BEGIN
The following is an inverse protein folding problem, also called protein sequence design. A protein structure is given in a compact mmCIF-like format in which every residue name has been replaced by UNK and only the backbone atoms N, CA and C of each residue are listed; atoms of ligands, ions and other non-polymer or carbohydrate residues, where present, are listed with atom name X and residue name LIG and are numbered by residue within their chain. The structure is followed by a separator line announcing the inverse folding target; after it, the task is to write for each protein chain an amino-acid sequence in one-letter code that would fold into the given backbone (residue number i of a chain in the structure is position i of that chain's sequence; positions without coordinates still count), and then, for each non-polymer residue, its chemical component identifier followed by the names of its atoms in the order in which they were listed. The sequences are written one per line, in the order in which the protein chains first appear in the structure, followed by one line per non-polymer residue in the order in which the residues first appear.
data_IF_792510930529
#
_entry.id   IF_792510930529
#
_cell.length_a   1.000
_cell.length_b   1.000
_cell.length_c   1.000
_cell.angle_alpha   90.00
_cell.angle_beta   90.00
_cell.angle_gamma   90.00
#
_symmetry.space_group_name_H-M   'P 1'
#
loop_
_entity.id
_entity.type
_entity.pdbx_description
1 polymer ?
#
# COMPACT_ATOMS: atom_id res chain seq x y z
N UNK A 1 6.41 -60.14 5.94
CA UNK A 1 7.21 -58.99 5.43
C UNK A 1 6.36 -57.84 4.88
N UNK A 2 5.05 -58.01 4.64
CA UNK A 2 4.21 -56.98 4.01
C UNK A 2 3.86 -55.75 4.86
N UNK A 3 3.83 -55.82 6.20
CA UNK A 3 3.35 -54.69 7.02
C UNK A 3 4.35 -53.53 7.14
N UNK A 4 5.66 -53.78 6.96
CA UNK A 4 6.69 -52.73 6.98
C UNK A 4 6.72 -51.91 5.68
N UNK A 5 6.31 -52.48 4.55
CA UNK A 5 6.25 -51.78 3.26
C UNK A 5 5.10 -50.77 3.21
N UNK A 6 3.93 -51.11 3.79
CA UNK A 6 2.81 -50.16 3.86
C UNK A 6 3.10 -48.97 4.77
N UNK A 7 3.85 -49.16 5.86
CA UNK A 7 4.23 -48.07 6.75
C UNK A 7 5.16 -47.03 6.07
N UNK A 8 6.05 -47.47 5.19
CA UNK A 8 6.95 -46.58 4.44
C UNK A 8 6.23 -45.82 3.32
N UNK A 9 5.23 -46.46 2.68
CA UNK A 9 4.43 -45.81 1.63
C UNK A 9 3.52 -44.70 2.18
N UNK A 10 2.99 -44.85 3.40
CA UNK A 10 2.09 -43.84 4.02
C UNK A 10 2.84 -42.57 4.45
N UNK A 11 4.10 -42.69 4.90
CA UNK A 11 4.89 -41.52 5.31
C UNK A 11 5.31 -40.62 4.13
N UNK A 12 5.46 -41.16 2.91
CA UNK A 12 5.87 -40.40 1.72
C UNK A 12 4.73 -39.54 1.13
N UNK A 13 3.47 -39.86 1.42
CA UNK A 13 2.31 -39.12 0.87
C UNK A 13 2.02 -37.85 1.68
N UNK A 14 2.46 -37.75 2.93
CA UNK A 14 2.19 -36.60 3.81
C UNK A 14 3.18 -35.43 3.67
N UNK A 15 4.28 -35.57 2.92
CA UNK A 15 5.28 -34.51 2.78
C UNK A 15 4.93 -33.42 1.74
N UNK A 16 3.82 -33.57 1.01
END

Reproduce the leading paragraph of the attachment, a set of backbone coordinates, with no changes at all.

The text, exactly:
The following is an inverse protein folding problem, also called protein sequence design. A protein structure is given in a compact mmCIF-like format in which every residue name has been replaced by UNK and only the backbone atoms N, CA and C of each residue are listed; atoms of ligands, ions and other non-polymer or carbohydrate residues, where present, are listed with atom name X and residue name LIG and are numbered by residue within their chain. The structure is followed by a separator line announcing the inverse folding target; after it, the task is to write for each protein chain an amino-acid sequence in one-letter code that would fold into the given backbone (residue number i of a chain in the structure is position i of that chain's sequence; positions without coordinates still count), and then, for each non-polymer residue, its chemical component identifier followed by the names of its atoms in the order in which they were listed. The sequences are written one per line, in the order in which the protein chains first appear in the structure, followed by one line per non-polymer residue in the order in which the residues first appear.